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Hodges, Frederick

Receiving his gavel - 1964

Frederick Douglas Hodges – Order of Canada

Fred Hodges was born on 19 April 1918 in Saint John, the oldest of three boys and one girl. His family were descendants of Black Loyalists. At the age of 18 he began working at small jobs. In 1940 he started working for Canadian Pacific Railway as a freight-handler on the Saint John waterfront. In 2 July 1940 he married Olive Mildred Stewart and together they had 8 children before she passed away in 1965.

With the war ongoing Fred enlisted in the Royal Canadian Air Force in Moncton in May 1943. He trained as a radio telephone operator and served at several locations in the Maritimes including 36 Operational Training Unit at Greenwood, Nova Scotia, Station Yarmouth and 1 Reconnaissance and Navigation School at Summerside, Prince Edward Island. Fred was discharged in January 1946, having achieved the rank of leading aircraftman.

After his release from the Air Force Mr. Hodges returned to his old job as a freight handler for Canadian Pacific Railway. In 1947 he became the first Black member of the freight handlers’ union. An active union member, in 1964 he broke new ground by being elected the president of the Saint John District Labour Council, a post he held for more than a decade .Mr. Hodges joined Winterport Lodge 797, the first Black person to do so. He would maintain his membership for more than 50 years.

In 1962, Mr. Hodges was elected as an officer of the New Brunswick Federation of Labour and in 1964, elected president of the Saint John District Labour Council. In 1969 he was elected vice-president of the Federation of Labour.

Mr. Hodges was an important figure in New Brunswick Association for the Advancement of Coloured People and was appointed to the New Brunswick Human Rights Commission. He was also a director of the John Howard Society, which helped those who had come into trouble the law. There were many other organizations to which he lent his support.

In 1974, Mr. Hodges became the first Black person in New Brunswick to serve as a city councillor, becoming a member in the city of Saint John. With this he became involved in the Saint John Port Industrial Commission, whose goal was to develop the port. Fred was appointed as a representative of labour groups on the New Brunswick Labour Relations Board, as well as to a number of arbitration and conciliation boards.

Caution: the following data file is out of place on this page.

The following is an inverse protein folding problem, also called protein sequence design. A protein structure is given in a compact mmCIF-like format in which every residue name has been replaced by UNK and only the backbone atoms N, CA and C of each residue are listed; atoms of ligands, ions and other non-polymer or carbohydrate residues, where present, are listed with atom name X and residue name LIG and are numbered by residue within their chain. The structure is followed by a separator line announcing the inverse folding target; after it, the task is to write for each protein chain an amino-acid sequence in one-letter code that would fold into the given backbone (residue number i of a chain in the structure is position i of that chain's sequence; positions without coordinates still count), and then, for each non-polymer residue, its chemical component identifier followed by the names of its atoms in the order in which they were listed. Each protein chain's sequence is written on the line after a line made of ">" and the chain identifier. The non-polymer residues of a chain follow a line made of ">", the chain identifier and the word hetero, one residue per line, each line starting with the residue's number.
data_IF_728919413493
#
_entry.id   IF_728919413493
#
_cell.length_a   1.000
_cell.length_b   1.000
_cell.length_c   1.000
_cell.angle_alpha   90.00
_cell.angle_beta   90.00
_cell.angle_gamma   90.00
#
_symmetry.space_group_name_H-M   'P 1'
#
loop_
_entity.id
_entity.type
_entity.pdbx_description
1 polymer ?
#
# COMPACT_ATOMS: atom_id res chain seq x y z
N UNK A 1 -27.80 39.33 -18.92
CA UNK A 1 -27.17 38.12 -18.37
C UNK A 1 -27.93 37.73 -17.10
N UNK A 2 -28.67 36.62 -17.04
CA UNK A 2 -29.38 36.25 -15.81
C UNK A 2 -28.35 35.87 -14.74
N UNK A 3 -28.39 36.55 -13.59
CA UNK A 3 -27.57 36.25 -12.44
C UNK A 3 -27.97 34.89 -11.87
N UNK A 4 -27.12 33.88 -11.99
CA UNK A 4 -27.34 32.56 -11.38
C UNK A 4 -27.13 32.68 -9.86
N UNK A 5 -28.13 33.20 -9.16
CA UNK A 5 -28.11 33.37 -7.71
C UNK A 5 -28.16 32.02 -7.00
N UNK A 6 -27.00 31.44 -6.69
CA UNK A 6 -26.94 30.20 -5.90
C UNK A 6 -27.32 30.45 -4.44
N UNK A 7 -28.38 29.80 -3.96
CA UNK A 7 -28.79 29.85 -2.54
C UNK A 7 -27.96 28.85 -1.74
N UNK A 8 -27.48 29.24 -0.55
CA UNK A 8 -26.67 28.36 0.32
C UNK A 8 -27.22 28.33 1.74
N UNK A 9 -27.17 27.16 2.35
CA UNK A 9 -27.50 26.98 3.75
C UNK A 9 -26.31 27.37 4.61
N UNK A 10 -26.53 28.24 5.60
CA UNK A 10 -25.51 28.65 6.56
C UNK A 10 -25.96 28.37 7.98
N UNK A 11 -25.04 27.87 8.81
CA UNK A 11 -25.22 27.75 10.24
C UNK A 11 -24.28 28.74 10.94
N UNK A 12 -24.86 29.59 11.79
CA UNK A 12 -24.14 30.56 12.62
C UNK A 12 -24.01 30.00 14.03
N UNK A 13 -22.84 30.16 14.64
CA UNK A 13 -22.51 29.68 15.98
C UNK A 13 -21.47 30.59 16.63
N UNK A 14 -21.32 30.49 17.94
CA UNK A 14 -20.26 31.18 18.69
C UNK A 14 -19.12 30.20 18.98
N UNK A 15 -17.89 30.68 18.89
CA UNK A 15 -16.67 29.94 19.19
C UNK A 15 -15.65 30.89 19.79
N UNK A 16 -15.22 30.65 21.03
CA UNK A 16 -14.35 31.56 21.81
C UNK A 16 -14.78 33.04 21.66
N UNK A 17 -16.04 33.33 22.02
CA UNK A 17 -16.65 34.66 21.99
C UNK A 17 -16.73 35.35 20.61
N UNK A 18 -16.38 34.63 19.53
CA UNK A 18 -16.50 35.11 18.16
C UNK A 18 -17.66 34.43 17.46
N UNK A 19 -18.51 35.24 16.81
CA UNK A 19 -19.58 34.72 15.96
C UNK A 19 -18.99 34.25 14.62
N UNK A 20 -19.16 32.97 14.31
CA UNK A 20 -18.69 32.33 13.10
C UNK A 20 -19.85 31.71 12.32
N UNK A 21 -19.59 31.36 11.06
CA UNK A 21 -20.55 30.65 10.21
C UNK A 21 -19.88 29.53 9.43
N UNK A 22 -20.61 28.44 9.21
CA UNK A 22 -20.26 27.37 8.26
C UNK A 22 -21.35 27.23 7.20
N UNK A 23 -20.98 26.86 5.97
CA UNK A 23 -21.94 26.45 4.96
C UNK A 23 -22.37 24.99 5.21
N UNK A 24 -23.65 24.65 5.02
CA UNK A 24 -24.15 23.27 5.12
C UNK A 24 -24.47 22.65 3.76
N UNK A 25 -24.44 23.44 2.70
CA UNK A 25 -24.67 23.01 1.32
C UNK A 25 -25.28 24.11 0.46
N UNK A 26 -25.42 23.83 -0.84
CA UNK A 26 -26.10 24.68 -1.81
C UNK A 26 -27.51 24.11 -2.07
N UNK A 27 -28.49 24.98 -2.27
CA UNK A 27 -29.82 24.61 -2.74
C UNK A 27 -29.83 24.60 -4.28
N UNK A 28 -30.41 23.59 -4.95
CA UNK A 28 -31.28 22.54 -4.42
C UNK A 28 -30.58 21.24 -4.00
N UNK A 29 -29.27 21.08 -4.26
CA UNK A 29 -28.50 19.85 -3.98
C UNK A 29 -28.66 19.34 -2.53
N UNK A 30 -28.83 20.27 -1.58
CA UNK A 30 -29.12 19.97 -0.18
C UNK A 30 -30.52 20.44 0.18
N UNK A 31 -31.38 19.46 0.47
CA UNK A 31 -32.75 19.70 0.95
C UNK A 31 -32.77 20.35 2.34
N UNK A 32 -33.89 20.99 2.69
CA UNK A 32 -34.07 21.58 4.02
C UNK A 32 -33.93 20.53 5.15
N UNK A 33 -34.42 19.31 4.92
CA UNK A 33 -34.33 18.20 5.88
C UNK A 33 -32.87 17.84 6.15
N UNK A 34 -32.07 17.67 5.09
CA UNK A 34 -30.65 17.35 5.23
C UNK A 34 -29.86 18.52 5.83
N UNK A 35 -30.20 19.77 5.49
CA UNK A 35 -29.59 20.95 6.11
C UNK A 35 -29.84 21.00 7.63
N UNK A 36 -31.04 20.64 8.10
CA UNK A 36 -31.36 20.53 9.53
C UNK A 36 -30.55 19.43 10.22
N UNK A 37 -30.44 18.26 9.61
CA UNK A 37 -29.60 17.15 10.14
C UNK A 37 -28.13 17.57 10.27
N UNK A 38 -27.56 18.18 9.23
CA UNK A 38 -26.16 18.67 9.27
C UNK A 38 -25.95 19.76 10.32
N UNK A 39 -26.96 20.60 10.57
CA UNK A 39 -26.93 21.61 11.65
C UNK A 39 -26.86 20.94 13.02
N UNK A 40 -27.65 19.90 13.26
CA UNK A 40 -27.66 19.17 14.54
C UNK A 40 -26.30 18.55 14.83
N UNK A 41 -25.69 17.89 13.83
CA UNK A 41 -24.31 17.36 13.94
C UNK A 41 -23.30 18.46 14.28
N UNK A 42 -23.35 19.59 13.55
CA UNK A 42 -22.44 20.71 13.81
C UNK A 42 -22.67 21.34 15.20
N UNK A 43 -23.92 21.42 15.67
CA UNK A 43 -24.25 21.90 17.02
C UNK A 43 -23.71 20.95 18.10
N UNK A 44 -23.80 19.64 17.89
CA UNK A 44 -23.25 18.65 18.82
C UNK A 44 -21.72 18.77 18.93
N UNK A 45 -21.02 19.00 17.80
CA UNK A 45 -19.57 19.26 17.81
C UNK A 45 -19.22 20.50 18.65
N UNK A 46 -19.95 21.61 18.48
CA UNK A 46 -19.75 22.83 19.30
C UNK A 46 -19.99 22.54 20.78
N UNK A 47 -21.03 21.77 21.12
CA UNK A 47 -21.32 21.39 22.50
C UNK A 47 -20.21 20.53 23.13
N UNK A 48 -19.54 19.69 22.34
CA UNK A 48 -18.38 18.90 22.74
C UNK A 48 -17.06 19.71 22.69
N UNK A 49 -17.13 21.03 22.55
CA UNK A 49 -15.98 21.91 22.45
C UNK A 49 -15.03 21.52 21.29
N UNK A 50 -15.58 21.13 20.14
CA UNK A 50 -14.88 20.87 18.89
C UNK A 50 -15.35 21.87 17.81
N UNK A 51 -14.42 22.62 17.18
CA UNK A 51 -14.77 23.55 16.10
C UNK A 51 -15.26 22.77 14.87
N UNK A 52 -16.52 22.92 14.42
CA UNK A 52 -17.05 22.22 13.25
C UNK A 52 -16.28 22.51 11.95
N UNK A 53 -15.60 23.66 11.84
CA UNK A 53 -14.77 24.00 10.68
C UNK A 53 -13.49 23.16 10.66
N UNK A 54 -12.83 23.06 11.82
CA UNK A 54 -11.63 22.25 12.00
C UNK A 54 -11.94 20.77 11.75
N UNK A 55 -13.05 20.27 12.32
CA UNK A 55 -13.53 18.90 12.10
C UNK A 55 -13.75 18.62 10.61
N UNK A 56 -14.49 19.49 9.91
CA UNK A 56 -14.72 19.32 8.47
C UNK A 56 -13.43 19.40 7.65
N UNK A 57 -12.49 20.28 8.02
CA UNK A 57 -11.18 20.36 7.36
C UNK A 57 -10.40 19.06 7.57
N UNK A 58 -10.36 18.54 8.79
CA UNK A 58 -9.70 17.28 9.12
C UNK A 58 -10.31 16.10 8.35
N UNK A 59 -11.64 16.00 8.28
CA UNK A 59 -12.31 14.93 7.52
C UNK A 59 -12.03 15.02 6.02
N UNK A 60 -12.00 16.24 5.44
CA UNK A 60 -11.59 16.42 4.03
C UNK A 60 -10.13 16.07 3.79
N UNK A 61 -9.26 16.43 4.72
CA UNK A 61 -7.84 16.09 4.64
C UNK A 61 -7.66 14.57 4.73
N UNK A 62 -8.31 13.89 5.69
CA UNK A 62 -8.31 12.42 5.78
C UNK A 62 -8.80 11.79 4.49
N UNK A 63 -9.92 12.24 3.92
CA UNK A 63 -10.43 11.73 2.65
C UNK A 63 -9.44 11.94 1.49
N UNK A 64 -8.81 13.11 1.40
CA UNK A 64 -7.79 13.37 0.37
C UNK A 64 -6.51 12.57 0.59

In December 1981 the office of the Governor General of Canada announced that Frederick Douglas Hodges was to be made a Companion of the Order of Canada. The citation stated:

One of the first members of the Black community in Saint John, New Brunswick, to graduate from high school, he served in the Second World War and returned to become the first of his group to hold important positions on labour, educational and municipal bodies. As a member of his province's Human Rights Commission, and President of the New Brunswick Association for the Advancement of Coloured People, he has done much to further equal opportunities for minority groups.

In 1983 Fred married Eugenia Simmons.

Mr. Hodges was further recognized in 1984 with the awarding of an Honorary Doctor of Laws degree from the University of New Brunswick.

Fred Hodges died on 21 July 1999. Throughout his life he had worked to improve race relations and the rights of the ordinary person. He was a trail-blazer in many areas and was a champion of the common worker.

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Jennifer McPhoto
Jennifer McPhoto
Oct 31, 2023

Fred Hodges was not the first Black person to be elected as a city counselor in New Brunswick. Carl Howe was elected to Fredericton City Council in 1971. Also, the citation for the order of Canada has an error. Mr. Hodges was nowhere close to becoming the first Black Saint Johner to graduate high school. I have researched early Black graduates in Saint John and have them dating back to 1895 (Mr. Hodges wouldn't have graduated until the 1930's). I have been trying to have it changed for well over a year but the order of Canada team has still not changed it.

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